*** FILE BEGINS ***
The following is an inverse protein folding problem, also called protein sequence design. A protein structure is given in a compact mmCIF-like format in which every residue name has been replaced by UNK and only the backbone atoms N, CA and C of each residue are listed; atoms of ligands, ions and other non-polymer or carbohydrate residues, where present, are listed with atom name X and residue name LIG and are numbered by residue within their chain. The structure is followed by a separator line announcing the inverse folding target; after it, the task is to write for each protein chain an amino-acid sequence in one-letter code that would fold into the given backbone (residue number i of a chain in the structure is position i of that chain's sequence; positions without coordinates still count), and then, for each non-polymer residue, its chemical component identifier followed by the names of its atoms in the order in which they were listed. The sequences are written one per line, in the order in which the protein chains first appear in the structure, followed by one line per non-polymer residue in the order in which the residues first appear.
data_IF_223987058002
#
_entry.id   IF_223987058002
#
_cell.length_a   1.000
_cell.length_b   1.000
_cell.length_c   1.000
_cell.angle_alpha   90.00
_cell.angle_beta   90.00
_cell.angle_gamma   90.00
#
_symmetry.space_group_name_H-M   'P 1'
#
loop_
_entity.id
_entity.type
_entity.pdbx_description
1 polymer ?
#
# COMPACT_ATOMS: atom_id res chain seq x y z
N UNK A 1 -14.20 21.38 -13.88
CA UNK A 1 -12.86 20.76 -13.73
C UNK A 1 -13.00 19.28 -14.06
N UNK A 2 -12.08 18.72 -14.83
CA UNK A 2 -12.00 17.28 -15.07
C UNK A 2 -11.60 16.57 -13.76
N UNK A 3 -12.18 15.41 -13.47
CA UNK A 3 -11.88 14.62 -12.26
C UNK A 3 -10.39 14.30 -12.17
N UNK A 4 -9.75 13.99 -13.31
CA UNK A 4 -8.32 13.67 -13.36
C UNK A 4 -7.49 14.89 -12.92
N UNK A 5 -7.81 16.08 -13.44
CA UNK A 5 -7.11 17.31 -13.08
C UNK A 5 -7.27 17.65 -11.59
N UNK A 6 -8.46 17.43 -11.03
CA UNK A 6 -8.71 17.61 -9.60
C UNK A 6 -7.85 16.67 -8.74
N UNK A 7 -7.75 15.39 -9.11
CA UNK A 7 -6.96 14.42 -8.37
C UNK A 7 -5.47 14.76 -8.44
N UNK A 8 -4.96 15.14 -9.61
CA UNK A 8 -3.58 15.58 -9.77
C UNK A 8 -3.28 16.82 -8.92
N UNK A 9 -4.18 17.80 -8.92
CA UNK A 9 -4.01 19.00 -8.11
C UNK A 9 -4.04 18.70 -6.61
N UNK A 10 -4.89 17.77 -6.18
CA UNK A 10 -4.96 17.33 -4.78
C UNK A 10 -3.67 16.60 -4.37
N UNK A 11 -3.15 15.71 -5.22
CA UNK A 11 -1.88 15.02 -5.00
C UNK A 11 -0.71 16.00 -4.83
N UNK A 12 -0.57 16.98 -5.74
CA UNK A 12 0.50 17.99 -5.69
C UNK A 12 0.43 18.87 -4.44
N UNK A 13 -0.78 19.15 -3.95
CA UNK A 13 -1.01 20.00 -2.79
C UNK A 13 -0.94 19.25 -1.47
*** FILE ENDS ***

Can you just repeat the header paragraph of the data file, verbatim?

The following is an inverse protein folding problem, also called protein sequence design. A protein structure is given in a compact mmCIF-like format in which every residue name has been replaced by UNK and only the backbone atoms N, CA and C of each residue are listed; atoms of ligands, ions and other non-polymer or carbohydrate residues, where present, are listed with atom name X and residue name LIG and are numbered by residue within their chain. The structure is followed by a separator line announcing the inverse folding target; after it, the task is to write for each protein chain an amino-acid sequence in one-letter code that would fold into the given backbone (residue number i of a chain in the structure is position i of that chain's sequence; positions without coordinates still count), and then, for each non-polymer residue, its chemical component identifier followed by the names of its atoms in the order in which they were listed. The sequences are written one per line, in the order in which the protein chains first appear in the structure, followed by one line per non-polymer residue in the order in which the residues first appear.